Will electric cars enter the mainstream?

Nissan Leaf
Nissan Leaf

Of all the clean technologies out there, few generate as much buzz as electric cars. If only they generated more sales.

My story for Guardian Sustainable Business this week looks at electric cars, why they have been so slow to enter the mainstream and what the prospects are for quicker uptake of electric vehicles.

Here’s how it begins:

Pardon my metaphor, but is the tank half-empty or half-full when it comes to electric cars?

The bad news: start-up electric-car makers Aptera, Better Place, Coda and Fisker are out of business, or close to it. Of the 14.4m cars sold last year in the US, only 52,835 – one out of every 270 cars sold – were plug-in hybrids, like the Chevy Volt, or pure electric cars like the Nissan Leaf. Even with generous government subsidies, including a $7,500 (£5,000) tax credit for electric-car buyers, there is no hope of getting a million electric vehicles on the road by 2015, a goal set by president Obama in his 2011 State of the Union address.

And yet, virtually all the big auto-makers are charging ahead, with GM, Ford, Toyota, Honda, Volkswagen and BMW expanding their electrified offerings. So far this year, sales of electric cars are up by 123% over 2012, the Electric Drive Transportation Association (EDTA) reports. Influential publications such as Consumer Reports and Motor Trend rave about electric cars – in particular the new Tesla S. And all indications are that electric car owners are pleased with their vehicles.

“There is no buyer’s remorse,” says Arun Baskota, owner of a pure electric car and, more importantly, the president of eVgo, a startup company owned by utility NRG Energy that is building out electric-car charging infrastucture.

To get a sense of where the market is going, I sat down with Baskota after EDTA’s annual convention in Washington, and spoke by phone with Siddiq Khan, the co-author of a new report called Plug-In Electric Vehicles: Challenges and Opportunities, from the American Council for an Energy-Efficient Economy (ACEE). Both are optimistic about the future for electric cars, but they caution that mass adoption will take longer than most people (including, evidently, the president) expected.

The story goes on to argues, as I have before [See my blogpost, If electric cars are the answer, what’s the question?] the the electric-car industry has yet to give car buyers a compelling reason to go electric. And the economics remain a challenge. With a very few exceptions–notably, the all-electric Nissan Leaf–the fuel savings that come from driving an electric vehicle are not big enough to pay back the higher initial costs of the vehicle.

Of course, predicting the future is very hard. Battery costs could drop, and battery performance could increase; in fact, they almost surely will. But until they do, electric cars will remain a niche product.

You can read the rest of the story here.

Better Place is alive, but not well

A Better Place battery switching station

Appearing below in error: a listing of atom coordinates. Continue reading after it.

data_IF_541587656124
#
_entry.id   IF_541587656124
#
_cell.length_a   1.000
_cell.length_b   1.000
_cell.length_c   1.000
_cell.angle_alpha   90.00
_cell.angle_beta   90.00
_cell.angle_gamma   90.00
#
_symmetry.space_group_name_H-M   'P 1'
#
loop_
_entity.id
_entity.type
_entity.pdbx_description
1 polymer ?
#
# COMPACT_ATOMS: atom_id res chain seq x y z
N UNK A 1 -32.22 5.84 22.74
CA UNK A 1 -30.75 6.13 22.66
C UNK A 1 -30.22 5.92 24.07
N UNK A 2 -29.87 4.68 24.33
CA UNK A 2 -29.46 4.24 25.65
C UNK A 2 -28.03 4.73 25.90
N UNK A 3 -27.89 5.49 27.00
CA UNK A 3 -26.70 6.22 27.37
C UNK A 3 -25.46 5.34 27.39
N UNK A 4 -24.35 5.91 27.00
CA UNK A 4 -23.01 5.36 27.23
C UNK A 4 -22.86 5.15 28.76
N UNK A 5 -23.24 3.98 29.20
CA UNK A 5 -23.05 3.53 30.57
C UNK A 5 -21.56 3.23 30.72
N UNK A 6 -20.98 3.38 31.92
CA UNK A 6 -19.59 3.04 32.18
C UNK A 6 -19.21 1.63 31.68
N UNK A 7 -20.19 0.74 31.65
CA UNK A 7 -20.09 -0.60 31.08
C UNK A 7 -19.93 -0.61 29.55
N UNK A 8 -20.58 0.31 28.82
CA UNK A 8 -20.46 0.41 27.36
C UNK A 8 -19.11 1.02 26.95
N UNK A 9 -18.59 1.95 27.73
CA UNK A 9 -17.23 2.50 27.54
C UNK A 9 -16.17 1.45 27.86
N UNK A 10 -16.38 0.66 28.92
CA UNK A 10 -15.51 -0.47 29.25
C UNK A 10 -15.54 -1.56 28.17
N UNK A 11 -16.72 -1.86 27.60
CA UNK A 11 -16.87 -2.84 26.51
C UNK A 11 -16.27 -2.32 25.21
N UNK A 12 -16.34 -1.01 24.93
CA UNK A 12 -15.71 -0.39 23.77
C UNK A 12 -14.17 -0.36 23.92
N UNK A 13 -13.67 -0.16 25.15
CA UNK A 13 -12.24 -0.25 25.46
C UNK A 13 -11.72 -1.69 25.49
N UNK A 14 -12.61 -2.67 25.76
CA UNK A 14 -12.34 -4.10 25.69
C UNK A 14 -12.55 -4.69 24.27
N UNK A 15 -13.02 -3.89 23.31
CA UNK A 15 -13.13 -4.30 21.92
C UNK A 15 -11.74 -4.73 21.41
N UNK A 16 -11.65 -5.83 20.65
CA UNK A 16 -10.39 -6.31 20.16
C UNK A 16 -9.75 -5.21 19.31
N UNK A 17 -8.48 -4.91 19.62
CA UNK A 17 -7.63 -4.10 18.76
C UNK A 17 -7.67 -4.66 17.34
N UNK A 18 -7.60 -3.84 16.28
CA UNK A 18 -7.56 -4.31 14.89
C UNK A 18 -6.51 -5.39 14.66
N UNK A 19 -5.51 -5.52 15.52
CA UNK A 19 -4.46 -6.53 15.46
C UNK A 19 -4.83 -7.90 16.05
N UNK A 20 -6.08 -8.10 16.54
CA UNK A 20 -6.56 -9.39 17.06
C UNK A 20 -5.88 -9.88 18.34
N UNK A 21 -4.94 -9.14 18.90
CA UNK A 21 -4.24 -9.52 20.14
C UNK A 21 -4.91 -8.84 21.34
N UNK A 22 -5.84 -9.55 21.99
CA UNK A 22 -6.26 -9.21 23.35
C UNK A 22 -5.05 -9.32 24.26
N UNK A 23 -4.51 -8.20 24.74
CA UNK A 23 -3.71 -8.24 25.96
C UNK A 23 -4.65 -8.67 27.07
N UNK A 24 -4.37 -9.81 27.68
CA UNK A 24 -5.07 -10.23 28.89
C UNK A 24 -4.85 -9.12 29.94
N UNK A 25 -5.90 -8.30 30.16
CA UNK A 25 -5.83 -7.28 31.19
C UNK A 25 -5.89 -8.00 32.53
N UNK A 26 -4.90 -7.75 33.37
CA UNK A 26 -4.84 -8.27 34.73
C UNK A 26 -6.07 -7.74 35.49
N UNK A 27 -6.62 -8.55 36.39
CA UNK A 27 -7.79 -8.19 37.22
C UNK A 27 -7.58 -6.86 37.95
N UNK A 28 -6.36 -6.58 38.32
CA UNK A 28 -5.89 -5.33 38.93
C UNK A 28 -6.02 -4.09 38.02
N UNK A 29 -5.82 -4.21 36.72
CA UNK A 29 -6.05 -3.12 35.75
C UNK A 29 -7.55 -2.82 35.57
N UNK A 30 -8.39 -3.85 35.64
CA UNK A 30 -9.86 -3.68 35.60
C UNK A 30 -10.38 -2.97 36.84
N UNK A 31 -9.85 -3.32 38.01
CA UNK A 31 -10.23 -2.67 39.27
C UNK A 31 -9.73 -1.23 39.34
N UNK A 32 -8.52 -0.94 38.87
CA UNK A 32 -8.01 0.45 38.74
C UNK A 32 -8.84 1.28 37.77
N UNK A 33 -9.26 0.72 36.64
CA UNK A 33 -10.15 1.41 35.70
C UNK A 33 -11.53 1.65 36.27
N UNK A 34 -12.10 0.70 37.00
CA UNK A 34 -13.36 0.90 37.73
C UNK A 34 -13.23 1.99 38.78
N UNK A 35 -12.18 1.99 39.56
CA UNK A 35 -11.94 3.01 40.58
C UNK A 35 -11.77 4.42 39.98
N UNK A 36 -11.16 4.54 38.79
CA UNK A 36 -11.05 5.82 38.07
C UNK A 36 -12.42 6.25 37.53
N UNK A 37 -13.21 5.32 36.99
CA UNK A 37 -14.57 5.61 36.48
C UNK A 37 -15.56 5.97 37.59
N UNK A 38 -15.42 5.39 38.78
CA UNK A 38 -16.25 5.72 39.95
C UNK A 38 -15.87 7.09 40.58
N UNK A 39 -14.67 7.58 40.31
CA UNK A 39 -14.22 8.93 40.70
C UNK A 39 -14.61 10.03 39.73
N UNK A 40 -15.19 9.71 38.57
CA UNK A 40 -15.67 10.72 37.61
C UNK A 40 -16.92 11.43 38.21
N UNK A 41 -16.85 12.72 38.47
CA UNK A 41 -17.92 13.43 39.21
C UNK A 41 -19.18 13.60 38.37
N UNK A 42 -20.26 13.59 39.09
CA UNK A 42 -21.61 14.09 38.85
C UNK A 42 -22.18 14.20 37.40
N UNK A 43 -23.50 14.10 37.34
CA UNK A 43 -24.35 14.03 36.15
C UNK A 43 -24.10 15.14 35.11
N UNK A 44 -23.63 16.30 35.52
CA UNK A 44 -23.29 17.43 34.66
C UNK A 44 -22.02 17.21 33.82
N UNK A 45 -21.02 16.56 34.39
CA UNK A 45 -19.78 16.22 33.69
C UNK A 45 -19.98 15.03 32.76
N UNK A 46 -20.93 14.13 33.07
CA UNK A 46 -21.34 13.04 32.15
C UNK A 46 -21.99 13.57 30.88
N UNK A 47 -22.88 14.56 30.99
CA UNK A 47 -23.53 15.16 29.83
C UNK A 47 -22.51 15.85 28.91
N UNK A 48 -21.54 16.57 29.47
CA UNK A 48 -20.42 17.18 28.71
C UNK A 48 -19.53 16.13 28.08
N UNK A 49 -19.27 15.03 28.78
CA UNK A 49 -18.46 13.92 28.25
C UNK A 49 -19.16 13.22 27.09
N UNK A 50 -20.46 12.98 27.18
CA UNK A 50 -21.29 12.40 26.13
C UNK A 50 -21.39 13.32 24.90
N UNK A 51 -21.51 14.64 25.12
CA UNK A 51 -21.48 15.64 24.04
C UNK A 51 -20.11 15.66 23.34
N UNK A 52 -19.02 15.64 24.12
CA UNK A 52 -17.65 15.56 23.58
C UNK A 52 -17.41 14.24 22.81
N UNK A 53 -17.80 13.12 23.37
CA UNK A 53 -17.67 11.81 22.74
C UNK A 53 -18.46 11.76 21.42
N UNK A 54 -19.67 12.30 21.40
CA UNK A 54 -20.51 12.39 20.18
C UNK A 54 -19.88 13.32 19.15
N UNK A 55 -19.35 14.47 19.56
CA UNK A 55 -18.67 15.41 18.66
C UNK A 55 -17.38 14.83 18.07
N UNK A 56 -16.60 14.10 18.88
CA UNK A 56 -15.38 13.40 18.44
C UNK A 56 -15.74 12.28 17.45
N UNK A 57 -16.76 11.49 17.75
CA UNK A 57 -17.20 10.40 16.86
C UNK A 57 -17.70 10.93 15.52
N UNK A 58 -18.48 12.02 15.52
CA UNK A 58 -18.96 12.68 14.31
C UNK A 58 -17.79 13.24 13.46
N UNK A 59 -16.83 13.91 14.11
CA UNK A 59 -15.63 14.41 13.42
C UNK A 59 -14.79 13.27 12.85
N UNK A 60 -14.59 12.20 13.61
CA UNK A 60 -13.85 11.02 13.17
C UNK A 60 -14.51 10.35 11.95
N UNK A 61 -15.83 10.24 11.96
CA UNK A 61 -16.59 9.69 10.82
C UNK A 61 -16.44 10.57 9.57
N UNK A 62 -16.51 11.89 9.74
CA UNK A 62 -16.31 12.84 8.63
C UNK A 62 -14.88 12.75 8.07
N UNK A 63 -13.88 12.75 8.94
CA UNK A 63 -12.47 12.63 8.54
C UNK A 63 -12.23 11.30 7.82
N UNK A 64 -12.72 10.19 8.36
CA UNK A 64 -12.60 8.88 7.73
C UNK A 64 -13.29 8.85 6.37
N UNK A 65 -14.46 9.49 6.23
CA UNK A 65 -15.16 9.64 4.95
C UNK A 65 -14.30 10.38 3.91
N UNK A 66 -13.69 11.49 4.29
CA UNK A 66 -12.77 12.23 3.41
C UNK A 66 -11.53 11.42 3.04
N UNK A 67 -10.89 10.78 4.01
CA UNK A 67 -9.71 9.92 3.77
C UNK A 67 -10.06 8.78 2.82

A Better Place battery switching station

I’m driving a Better Place Renault Fluence all-electric car from Tel Aviv to a kibbutz in the northern Negev, about a 60-mile trip. I can’t decide whether to keep my eyes on the road, on the GPS system to make sure I don’t miss my exit or on the data flowing out of my 22 kWh  battery, telling me how much electricity I’m using at any given moment, how much remains and how much, in theory, I’ll have left when I reach my destination. A wrong turn or two, and I could run out of juice–and without an internal combustion engine in the car, a nearby gas station will be no help at all.

Suddenly, I understand “range anxiety.” Breathe slowly and deeply, I tell myself, trying to recall a meditation DVD I’d listened to a few days before.

Eventually, I relaxed and, by the time I’d made it to the kibbutz and back to Tel Aviv, I’d thoroughly enjoyed the trip. The Renault all-electric car ran smoothly, and silently, and it was fun to drive.. The ingenious, fully-automated battery-switching technology that the company has designed to make long-distance driving easier worked (almost) flawlessly. Better Place’s customer service, which I called upon on couple of times, was first-rate.

Having said that, Better Place appears to be running out of gas, er, electricity, well, actually, money and time. That’s a shame. This is a very cool company that set out to change the world. [click to continue…]

Enterprise and FedEx: Bullish on electric cars

The company that owns more cars than any other in America is buying more electric vehicles.

Andy Taylor, who is chairman and chief executive officer of Enterprise Holdings, which owns the flagship Enterprise Rent-A-Car brand as well as Alamo Rent A Car and National Car Rental, said at a Washington energy forum today that the company is expanding its offerings of electric cars as fast as it can.

Andy Taylor of Enterprise Holdings

“We are finally getting the vehicles in some numbers,” Taylor said, at the National Summit on Energy Security, where he and Fred Smith, chairman, CEO and president of FedEx Corp.